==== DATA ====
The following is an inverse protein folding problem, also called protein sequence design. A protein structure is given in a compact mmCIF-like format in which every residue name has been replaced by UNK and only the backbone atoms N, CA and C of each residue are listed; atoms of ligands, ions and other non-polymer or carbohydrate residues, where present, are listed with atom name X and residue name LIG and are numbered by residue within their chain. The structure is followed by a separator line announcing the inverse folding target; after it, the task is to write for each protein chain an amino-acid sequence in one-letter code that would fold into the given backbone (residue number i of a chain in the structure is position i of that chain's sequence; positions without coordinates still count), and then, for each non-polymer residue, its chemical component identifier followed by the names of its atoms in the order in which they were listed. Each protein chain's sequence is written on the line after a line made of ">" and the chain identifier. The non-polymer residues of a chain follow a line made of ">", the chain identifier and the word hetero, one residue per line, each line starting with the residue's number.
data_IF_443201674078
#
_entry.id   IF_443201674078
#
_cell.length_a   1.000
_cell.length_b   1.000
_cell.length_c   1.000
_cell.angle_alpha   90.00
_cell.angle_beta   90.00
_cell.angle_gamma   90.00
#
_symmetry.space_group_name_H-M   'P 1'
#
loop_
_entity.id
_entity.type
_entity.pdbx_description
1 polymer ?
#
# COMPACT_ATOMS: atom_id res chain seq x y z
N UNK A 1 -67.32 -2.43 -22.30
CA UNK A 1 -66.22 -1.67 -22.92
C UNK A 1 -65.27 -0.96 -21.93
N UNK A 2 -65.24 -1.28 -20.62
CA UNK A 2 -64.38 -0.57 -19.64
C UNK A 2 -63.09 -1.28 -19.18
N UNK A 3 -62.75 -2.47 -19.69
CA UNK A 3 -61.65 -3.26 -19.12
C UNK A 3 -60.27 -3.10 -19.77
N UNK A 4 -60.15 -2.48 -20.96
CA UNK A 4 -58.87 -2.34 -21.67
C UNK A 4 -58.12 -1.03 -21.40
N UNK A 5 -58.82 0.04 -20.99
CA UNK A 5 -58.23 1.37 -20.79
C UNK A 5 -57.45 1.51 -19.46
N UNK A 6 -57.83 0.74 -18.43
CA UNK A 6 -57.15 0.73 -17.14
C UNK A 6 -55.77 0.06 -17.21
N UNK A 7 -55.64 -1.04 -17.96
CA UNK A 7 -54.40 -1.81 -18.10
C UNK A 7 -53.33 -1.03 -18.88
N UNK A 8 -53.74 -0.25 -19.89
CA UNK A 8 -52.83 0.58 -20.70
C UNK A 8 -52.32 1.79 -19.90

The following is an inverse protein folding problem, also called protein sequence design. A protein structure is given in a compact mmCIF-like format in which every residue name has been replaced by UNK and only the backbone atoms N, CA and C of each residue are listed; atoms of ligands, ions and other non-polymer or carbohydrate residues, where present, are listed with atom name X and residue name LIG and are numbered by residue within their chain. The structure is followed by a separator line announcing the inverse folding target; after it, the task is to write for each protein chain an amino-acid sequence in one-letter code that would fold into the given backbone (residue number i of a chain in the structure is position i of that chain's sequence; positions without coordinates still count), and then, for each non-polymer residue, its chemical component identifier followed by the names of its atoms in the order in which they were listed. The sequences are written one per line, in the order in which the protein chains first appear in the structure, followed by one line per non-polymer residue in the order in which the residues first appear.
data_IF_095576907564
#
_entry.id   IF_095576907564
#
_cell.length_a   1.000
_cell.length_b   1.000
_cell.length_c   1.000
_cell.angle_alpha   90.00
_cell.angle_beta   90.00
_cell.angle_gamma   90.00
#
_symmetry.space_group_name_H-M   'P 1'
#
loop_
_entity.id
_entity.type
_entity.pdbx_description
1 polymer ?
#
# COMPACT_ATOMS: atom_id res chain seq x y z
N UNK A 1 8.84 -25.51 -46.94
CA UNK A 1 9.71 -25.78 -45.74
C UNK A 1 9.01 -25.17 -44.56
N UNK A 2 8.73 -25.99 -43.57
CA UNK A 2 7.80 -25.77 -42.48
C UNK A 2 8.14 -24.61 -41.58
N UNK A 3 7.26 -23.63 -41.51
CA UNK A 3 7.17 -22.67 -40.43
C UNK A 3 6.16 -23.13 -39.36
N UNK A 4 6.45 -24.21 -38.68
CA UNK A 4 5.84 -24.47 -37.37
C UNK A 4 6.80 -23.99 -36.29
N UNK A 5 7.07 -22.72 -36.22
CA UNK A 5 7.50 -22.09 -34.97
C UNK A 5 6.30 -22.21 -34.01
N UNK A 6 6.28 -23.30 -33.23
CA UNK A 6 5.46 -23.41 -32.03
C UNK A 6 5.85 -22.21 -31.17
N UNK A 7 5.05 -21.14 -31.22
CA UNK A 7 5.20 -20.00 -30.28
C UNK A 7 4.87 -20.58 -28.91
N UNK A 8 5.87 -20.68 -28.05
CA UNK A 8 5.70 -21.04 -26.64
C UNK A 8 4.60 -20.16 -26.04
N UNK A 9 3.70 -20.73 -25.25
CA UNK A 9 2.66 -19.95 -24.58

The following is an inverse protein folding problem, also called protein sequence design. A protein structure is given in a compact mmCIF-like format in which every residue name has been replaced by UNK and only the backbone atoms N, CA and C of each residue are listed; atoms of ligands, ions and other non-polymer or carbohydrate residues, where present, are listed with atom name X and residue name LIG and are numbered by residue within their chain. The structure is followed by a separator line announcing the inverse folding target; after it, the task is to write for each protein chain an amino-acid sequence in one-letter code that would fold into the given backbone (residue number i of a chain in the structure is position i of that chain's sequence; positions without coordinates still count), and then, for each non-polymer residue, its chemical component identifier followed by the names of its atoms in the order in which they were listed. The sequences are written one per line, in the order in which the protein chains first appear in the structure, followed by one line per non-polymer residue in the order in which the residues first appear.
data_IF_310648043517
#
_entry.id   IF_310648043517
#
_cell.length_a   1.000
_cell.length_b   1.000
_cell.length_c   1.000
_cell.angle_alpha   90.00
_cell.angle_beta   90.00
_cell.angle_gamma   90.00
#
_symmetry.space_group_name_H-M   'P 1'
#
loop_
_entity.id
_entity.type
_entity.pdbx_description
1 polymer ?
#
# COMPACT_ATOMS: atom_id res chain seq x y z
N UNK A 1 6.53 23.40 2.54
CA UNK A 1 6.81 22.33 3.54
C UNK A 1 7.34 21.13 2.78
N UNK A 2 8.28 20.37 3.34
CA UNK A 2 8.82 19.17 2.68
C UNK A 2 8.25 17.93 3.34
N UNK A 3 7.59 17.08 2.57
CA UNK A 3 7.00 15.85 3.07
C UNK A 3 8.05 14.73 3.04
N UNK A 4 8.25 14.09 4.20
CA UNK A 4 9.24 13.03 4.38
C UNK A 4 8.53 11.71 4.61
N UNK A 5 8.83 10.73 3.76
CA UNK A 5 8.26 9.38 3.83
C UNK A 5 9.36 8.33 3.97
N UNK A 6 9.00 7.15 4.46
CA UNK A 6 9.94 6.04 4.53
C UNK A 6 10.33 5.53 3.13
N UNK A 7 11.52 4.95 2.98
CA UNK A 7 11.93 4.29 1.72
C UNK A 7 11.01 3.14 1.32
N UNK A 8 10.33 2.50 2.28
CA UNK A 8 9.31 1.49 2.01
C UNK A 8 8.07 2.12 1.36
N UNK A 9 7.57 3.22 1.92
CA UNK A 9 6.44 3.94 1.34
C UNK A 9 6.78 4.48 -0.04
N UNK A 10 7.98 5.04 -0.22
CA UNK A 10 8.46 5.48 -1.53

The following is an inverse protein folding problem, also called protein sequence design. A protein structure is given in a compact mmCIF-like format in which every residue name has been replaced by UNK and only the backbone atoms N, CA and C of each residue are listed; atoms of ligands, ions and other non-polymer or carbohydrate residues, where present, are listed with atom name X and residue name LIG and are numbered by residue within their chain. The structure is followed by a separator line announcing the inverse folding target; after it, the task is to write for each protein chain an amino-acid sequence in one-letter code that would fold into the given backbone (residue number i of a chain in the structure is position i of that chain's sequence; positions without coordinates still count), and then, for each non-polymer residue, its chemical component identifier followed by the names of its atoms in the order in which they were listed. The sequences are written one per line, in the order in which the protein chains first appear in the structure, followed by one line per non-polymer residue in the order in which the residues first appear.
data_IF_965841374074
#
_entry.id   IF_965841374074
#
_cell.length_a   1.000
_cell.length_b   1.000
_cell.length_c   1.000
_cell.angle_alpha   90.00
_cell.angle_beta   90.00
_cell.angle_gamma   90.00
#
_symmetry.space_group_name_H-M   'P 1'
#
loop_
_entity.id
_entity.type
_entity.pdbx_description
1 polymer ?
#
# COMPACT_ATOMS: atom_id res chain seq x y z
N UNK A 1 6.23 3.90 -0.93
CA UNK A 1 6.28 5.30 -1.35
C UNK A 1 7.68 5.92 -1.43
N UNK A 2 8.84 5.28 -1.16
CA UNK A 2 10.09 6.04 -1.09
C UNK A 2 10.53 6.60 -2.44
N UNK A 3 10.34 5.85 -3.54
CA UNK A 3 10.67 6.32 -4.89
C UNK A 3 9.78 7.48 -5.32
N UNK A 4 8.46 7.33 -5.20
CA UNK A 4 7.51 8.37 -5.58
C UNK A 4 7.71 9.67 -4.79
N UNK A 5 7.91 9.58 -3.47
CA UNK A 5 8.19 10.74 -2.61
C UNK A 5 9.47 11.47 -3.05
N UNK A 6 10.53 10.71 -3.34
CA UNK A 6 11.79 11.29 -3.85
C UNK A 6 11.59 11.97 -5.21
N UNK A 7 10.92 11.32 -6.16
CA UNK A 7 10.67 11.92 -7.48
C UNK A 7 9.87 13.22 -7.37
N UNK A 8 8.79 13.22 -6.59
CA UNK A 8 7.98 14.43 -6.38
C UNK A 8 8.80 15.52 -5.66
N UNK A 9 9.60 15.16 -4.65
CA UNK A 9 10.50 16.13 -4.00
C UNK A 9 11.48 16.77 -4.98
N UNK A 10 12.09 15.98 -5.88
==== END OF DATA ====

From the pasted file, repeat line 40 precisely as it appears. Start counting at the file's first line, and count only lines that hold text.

N UNK A 7 -55.64 -1.04 -17.96